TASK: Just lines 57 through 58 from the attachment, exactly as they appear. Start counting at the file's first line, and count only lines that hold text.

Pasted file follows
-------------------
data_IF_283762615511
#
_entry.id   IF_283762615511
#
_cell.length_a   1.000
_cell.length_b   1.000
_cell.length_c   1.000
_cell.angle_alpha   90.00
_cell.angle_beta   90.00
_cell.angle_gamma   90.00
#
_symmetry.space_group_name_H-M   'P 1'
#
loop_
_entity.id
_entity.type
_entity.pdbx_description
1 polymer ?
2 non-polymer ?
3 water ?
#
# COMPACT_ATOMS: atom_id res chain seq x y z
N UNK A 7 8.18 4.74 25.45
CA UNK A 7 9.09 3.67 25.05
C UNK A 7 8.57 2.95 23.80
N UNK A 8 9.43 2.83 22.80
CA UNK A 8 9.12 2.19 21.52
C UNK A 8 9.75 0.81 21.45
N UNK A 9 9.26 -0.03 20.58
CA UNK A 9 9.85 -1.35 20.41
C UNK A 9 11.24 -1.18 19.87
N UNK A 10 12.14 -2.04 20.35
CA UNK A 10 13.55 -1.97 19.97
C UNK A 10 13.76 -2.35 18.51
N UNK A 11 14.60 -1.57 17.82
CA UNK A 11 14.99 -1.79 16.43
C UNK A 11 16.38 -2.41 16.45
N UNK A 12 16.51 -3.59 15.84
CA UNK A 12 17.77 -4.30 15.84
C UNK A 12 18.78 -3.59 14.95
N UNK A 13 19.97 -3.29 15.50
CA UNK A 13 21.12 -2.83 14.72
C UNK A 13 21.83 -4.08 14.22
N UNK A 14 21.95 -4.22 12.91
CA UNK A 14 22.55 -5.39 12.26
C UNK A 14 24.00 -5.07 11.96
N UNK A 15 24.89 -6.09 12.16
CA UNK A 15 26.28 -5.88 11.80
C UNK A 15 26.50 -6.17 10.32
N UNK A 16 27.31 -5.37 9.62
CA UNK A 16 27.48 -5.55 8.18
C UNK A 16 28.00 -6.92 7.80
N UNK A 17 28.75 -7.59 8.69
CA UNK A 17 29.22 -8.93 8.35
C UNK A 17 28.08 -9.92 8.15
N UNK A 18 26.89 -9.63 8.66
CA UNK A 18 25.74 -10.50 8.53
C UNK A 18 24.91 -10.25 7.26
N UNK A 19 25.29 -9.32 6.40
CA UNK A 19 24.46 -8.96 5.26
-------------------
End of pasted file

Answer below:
CA UNK A 18 25.74 -10.50 8.53
C UNK A 18 24.91 -10.25 7.26